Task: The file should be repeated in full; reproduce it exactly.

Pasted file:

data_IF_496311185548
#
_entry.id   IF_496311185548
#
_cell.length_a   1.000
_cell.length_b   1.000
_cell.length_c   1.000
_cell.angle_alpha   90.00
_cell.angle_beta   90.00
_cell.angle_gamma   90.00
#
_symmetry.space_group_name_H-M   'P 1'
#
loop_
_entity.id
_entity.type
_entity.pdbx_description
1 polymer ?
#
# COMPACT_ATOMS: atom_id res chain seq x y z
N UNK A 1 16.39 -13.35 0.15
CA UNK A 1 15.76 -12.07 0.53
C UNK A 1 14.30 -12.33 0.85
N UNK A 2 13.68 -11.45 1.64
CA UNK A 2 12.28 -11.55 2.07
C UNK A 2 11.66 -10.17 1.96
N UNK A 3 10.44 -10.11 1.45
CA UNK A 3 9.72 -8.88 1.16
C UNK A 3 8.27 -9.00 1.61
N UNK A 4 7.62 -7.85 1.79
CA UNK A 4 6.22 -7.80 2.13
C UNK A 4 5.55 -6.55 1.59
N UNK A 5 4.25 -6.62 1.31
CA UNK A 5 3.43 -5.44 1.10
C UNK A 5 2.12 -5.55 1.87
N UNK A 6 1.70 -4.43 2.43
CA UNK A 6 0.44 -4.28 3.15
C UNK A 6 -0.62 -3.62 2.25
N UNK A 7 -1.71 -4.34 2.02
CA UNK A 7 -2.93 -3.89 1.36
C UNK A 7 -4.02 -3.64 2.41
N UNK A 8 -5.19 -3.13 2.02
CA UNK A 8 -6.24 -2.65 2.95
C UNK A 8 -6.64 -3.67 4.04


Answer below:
data_IF_496311185548
#
_entry.id   IF_496311185548
#
_cell.length_a   1.000
_cell.length_b   1.000
_cell.length_c   1.000
_cell.angle_alpha   90.00
_cell.angle_beta   90.00
_cell.angle_gamma   90.00
#
_symmetry.space_group_name_H-M   'P 1'
#
loop_
_entity.id
_entity.type
_entity.pdbx_description
1 polymer ?
#
# COMPACT_ATOMS: atom_id res chain seq x y z
N UNK A 1 16.39 -13.35 0.15
CA UNK A 1 15.76 -12.07 0.53
C UNK A 1 14.30 -12.33 0.85
N UNK A 2 13.68 -11.45 1.64
CA UNK A 2 12.28 -11.55 2.07
C UNK A 2 11.66 -10.17 1.96
N UNK A 3 10.44 -10.11 1.45
CA UNK A 3 9.72 -8.88 1.16
C UNK A 3 8.27 -9.00 1.61
N UNK A 4 7.62 -7.85 1.79
CA UNK A 4 6.22 -7.80 2.13
C UNK A 4 5.55 -6.55 1.59
N UNK A 5 4.25 -6.62 1.31
CA UNK A 5 3.43 -5.44 1.10
C UNK A 5 2.12 -5.55 1.87
N UNK A 6 1.70 -4.43 2.43
CA UNK A 6 0.44 -4.28 3.15
C UNK A 6 -0.62 -3.62 2.25
N UNK A 7 -1.71 -4.34 2.02
CA UNK A 7 -2.93 -3.89 1.36
C UNK A 7 -4.02 -3.64 2.41
N UNK A 8 -5.19 -3.13 2.02
CA UNK A 8 -6.24 -2.65 2.95
C UNK A 8 -6.64 -3.67 4.04